Years ago, my dad and I drove in a white rental van to somewhere in Connecticut to move furniture out of my sister’s college house. She had already graduated and moved out, but a few larger pieces remained — a bed frame, bureau, desk, and the like.

My dad asked me to help him. Naturally, I agreed. It was the least I could do to thank him for the free room and board: I was 24 and living in my childhood home again as I struggled in the first year of my “new life” as a writer.

“Did you remember the key?” I asked dad as we departed.

“Yes, it’s right here,” he replied, flashing the brass key at me from the driver’s seat.

Two hours later, we stretched out our legs before a modest yellow ranch house. It was warm for May — the kind of day that’s only 65 degrees but feels closer to 90 after a long and cold New England winter.

As we approached the front door, dad slid the brass key into the door lock.

But there was a problem.

The key wouldn’t fit.

“That’s strange,” he said, perplexed.

He tried again. Nothing.

He flipped the key upside down. No luck.

“Oh no… did I? I thought I…”

Dad had brought the wrong key.

“I couldn’t have… I can’t believe…”

As the error began to dawn on him, I watched him slide into a brooding stew of self-directed rage under his breath.

“Oh my God, you’ve got to be kidding me… What did I do?!”

My father then began to curse in strings of magnificent verse that I’ve come to know well throughout my life; a pitter-patter blend of English and Italian expletives, intermingling like a swirl of exotic leaves in an elegant brew of loose leaf tea. Some listen to jazz or orchestral music with an ineffable appreciation for what they’re hearing. For me, it’s hearing my dad’s cursive verbiage, reminiscent of Shakespearean iambic pentameter: his most natural form of self-soothing when he is particular flummoxed or dismayed with himself.

Besides the obvious inconvenience — a frustrating mistake that would result in us needing to drive two hours back to the house to get the right key, and back again — there were no real stakes attached to dad’s error.

A four-hour effort would now become an eight-hour ordeal.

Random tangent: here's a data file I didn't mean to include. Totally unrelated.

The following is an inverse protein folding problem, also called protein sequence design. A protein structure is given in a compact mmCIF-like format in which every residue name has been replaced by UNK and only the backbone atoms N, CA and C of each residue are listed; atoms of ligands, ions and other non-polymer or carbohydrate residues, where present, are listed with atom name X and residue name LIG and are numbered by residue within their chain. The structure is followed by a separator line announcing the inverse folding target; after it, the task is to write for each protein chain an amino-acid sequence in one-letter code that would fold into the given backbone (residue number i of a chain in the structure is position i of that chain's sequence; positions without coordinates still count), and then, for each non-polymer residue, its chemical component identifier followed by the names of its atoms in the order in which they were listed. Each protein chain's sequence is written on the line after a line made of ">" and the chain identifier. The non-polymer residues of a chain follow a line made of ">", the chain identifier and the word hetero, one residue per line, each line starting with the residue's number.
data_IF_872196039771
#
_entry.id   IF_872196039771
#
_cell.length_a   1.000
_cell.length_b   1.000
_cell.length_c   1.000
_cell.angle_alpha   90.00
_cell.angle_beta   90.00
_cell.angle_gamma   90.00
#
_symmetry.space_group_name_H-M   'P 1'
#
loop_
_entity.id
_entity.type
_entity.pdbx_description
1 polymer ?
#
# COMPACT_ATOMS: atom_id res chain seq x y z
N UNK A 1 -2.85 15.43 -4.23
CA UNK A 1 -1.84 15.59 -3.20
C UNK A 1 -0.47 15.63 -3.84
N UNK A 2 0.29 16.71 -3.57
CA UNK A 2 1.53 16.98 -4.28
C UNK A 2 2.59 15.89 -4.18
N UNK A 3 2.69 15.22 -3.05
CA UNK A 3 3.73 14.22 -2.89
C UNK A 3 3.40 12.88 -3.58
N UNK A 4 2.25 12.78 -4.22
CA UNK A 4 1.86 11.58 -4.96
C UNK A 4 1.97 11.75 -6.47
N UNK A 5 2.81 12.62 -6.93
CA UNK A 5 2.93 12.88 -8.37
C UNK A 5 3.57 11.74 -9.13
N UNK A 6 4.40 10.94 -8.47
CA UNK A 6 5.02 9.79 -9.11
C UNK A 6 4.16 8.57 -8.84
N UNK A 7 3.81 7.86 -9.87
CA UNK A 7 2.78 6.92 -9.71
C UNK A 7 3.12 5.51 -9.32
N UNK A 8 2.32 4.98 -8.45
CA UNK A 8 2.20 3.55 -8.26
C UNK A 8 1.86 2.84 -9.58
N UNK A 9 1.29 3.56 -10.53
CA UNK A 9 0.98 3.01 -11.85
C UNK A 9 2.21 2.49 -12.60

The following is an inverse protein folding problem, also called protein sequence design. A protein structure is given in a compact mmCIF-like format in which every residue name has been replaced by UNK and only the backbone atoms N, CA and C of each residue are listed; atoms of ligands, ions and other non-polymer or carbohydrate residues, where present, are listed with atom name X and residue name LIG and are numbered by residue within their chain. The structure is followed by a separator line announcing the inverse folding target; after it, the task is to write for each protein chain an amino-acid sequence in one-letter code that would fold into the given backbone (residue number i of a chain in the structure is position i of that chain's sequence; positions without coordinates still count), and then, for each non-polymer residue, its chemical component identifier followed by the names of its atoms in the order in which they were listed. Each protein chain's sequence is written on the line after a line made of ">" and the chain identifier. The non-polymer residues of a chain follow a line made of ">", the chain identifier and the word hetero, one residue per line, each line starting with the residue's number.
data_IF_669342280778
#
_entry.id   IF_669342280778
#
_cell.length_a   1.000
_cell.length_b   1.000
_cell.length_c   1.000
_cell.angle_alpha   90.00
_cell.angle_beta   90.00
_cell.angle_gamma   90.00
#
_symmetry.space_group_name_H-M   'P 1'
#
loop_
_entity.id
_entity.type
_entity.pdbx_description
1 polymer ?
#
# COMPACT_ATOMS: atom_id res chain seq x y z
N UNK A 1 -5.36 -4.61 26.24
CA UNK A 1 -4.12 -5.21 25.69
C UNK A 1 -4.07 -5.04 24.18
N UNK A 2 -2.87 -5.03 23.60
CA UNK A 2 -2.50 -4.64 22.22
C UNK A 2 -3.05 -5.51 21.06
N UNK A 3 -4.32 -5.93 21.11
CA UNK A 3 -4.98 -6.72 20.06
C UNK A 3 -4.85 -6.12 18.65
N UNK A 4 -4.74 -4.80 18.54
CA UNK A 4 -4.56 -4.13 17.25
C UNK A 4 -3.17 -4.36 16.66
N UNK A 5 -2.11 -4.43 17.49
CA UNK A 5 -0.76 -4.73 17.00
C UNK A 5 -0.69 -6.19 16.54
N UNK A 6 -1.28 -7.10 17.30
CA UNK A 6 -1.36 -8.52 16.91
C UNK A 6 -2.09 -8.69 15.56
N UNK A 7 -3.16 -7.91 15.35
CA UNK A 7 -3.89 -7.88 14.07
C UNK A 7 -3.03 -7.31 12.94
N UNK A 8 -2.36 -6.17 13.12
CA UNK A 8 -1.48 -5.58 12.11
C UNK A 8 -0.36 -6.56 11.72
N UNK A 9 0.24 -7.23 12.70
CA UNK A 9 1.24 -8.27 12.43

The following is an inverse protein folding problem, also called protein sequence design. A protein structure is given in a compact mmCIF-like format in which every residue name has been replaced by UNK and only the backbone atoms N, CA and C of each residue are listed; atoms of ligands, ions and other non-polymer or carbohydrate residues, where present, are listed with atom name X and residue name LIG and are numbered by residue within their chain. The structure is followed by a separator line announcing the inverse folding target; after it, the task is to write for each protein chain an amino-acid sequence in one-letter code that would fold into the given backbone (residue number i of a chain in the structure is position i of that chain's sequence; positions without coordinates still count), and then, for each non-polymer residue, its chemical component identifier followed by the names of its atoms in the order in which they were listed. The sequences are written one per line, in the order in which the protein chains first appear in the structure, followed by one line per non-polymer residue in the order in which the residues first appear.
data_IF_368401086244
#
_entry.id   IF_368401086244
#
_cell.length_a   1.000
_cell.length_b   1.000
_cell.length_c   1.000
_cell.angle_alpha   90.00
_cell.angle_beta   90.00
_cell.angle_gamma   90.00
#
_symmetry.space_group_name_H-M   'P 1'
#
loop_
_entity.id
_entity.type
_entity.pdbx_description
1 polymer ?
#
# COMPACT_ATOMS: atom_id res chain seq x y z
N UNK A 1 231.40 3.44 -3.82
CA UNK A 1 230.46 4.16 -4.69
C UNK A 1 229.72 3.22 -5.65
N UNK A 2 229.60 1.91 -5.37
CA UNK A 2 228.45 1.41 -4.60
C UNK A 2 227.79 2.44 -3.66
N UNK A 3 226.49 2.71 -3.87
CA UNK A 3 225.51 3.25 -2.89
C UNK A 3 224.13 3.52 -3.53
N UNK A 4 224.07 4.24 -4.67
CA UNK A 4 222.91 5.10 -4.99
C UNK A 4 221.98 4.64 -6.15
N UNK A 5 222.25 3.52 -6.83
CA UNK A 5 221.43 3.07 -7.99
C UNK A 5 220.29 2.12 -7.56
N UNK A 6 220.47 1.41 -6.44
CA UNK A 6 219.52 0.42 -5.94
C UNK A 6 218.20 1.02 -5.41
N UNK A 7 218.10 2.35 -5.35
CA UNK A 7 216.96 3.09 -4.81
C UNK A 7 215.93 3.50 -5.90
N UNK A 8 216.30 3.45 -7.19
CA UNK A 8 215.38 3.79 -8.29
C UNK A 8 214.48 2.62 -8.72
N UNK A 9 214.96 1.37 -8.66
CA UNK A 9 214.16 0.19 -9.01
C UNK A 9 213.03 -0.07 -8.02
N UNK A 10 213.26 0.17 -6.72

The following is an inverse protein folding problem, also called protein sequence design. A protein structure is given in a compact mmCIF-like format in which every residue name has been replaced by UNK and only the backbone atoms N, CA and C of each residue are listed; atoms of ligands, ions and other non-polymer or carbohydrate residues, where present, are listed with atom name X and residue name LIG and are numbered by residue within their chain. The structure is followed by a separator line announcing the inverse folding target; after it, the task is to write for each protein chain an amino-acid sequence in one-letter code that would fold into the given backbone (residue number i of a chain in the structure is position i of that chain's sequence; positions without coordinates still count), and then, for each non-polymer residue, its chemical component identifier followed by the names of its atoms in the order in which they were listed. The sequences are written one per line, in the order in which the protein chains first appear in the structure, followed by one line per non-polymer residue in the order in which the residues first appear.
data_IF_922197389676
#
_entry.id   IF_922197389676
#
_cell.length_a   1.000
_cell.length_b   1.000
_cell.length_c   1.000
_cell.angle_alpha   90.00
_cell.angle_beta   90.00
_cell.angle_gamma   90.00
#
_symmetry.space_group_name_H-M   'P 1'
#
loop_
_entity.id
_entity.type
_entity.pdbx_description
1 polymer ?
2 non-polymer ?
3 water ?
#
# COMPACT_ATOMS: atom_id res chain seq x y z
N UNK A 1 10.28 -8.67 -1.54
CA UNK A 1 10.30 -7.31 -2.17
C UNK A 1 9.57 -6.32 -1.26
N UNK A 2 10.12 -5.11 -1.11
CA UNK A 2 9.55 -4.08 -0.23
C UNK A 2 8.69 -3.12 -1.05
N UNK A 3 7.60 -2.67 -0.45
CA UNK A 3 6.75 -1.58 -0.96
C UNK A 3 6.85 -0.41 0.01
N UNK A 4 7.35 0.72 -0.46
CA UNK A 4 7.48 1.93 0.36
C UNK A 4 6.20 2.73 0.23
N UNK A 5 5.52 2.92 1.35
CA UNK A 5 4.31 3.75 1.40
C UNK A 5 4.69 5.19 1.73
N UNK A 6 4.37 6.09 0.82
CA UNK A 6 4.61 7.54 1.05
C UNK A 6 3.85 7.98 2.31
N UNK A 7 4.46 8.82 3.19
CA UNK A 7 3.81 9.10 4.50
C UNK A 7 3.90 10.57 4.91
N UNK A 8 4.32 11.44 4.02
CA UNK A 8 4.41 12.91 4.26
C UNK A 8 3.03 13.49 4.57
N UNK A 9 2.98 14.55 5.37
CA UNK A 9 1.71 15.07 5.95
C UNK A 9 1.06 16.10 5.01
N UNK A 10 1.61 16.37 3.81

Still, mistakes happen. We’ll all make them from time to time.

And yet, amid the expletives, I could also hear my dad express an underlying train of self-pity and regret:

You screwed up.

You should have known better.

Who makes a mistake like this?

Why didn’t you double-check if this was the right key?

Why didn’t you know?

How couldn’t you know?

You should know better by now.

You should have learned by now.

When I was 24 years old, I couldn’t wrap my head around why my father would get as upset with himself as he did.

It happens, I thought.

Don’t bury yourself under your mistake, I remember thinking.

This doesn’t have to send your day, your week, or your self-esteem into a spiraling pit of blackness, I wished I had dared to say.

But now, ten years later, at the age of 34, I am beginning to understand his frustration all too well.

At a certain point in our lives, we cross the threshold from youthful adulthood into adult adulthood. We stop pretending as if we will be young forever. We become more cognizant of the obvious fact that we’re really, actually aging. It starts with noticing the physical changes, usually. We see wrinkles deepening and the flecks of grey hairs; we feel our slowing metabolism.

And yet, the physical changes to our bodies pale in comparison to what changes in our expectations of ourselves.

As we cross the threshold into our “older-ness,” there comes with it an assumption that we should leave behind the behaviors and actions that we associate with youth — even very human acts like making mistakes, experiencing setbacks, or not having “it all figured out.”